"Ubiquitous and Unremarked Upon": Militarized Prostitution and the American Occupations of Japan and Korea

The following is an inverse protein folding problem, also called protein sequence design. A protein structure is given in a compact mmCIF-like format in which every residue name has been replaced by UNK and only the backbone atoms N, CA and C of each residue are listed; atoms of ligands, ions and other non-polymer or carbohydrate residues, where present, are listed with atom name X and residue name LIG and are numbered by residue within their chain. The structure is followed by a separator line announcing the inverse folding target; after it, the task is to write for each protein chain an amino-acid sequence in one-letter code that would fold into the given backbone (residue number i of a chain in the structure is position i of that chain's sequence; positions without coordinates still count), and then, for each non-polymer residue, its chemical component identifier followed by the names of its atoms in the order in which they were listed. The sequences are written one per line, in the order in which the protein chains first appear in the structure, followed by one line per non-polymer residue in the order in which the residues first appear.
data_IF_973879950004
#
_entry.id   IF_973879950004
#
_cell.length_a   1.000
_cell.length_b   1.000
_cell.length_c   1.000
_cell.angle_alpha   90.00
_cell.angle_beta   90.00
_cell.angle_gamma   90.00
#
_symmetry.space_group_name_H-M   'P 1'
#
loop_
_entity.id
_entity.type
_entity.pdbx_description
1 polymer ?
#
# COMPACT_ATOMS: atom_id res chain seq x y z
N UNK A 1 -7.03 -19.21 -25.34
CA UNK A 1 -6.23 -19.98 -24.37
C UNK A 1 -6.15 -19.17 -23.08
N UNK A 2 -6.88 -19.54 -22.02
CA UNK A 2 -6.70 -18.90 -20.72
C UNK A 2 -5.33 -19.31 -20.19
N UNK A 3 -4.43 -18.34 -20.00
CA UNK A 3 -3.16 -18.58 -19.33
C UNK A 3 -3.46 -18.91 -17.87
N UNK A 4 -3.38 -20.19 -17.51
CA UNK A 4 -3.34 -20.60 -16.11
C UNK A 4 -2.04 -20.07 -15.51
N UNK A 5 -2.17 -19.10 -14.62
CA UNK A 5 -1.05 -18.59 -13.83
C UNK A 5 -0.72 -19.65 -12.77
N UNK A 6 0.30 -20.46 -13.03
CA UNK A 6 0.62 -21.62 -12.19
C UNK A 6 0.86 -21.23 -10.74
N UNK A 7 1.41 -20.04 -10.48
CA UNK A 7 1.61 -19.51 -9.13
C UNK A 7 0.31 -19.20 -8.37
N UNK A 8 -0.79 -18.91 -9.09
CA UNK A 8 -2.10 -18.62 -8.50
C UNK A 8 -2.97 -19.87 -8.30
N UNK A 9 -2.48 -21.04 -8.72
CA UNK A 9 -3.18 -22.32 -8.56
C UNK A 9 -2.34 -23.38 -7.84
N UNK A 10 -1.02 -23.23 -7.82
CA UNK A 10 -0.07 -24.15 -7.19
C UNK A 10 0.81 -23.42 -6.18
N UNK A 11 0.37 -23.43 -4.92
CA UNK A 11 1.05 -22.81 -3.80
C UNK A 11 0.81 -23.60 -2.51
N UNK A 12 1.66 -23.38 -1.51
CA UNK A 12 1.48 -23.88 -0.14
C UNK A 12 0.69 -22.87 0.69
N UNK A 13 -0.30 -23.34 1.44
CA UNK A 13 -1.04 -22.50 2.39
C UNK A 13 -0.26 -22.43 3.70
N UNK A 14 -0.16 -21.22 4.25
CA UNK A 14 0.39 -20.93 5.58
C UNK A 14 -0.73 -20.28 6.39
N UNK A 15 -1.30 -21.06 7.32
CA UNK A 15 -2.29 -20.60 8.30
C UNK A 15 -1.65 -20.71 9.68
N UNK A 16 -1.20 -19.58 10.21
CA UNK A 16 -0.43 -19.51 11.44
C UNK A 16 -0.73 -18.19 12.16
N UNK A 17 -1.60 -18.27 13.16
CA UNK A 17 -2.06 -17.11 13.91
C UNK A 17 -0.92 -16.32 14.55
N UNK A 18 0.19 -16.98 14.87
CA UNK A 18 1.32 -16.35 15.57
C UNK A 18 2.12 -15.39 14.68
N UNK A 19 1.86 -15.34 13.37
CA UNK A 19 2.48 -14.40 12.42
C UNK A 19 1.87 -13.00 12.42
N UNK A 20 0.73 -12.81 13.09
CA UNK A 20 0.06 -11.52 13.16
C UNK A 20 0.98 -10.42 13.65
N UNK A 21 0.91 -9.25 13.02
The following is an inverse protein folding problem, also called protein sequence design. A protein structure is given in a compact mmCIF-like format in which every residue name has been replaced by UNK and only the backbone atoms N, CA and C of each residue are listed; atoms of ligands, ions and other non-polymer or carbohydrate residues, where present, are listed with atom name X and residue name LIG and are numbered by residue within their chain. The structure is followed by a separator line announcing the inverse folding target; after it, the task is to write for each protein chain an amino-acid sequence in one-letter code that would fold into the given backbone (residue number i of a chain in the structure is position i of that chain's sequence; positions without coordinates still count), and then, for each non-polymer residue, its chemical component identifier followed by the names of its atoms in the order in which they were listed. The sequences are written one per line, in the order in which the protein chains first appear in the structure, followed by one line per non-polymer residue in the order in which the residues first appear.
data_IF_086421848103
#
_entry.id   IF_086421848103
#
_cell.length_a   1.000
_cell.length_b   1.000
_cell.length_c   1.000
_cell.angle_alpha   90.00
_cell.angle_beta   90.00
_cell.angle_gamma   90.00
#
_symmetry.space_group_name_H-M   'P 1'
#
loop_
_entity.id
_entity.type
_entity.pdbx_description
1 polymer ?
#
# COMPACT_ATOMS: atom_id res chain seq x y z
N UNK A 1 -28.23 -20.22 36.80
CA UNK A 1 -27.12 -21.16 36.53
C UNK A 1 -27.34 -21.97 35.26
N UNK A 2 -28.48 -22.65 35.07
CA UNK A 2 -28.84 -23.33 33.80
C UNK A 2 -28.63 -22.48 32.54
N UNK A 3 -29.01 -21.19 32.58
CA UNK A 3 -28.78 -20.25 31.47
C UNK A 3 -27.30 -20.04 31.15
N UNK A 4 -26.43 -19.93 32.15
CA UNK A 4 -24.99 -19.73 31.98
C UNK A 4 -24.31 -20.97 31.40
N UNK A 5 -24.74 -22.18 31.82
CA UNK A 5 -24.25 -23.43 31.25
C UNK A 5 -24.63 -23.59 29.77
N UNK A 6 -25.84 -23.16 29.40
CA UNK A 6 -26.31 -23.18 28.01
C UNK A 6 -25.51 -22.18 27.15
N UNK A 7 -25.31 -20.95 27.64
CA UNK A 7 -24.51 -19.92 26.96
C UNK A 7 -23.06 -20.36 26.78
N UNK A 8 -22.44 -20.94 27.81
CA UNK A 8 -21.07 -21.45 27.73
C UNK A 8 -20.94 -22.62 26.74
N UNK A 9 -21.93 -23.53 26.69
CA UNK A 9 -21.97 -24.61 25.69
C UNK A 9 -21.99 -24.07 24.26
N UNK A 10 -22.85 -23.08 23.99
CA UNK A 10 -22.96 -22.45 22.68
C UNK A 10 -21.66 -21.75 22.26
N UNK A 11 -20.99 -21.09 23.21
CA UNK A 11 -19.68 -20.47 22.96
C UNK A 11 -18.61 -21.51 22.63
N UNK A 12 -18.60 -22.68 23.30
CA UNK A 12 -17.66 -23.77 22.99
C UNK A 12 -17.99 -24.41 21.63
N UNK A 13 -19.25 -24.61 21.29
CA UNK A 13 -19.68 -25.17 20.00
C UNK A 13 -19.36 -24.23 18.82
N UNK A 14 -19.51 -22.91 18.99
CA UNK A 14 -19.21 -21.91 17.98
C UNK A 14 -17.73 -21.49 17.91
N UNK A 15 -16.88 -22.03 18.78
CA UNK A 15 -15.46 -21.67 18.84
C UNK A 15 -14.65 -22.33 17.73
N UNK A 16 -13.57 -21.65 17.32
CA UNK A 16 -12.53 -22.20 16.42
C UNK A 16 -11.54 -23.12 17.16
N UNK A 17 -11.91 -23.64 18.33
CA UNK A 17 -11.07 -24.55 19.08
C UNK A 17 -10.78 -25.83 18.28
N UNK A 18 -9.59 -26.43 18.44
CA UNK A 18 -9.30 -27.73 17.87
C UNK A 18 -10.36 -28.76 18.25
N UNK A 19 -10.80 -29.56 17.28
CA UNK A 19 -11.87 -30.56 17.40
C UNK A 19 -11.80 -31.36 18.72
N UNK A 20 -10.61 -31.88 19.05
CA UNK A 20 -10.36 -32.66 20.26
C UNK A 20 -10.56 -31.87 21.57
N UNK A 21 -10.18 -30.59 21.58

This thesis employs feminist international relations theory to examine the United States' reliance on foreign women to fulfill its international agenda. Specifically, this thesis parallels the development of military prostitution during the post-World War II American occupations of Japan and Korea with the evolution of the United States' foreign policy in each country to identify the ways in which American government and military leaders depended on Japanese and Korean women's sexual labor to sustain these multi-year military occupations and advance their strategic political and economic objectives in the region.Beginning in Chapter One with an overview of feminist international relations theory, the thesis then explores the United States' historical relationships with Japan and Korea in Chapter Two. Chapter Three provides an overview of the United States' efforts to manage its soldiers' use of prostitutes through World War II, emphasizing variations in American sociocultural attitudes toward--and methods of regulating--U.S. prostitutes, foreign sex workers, and their U.S. military patrons. Building on this historical and theoretical context, Chapters Four and Five proceed with the investigation of the concurrent evolution of the United States' postwar foreign policy in occupied Japan and Korea, and military prostitution catering to American soldiers in both countries.Broadly, the analysis finds that United States Occupation officials and military leaders, in coordination with Japanese and Korean officials, sought to regulate Japanese and Korean women's sexual labor in ways that prevented American servicemen from contracting venereal diseases while still allowing the soldiers to fulfill their masculinized "sexual needs." Although U.S. leaders were concerned with avoiding the appearance of American involvement in condoning or administering organized prostitution for the troops, they trumpeted their role in regulating Japanese and Korean prostitution when it could be used to demonstrate the United States' progress in "democratizing" both nations. Additionally, the thesis concludes by drawing connections between post-World War II U.S. military prostitution in Japan and Korea with the thriving sex industries that continue to cater to American servicemen in each country today, emphasizing the necessity that policymakers consider the unique implications for foreign women of the American military presence overseas.
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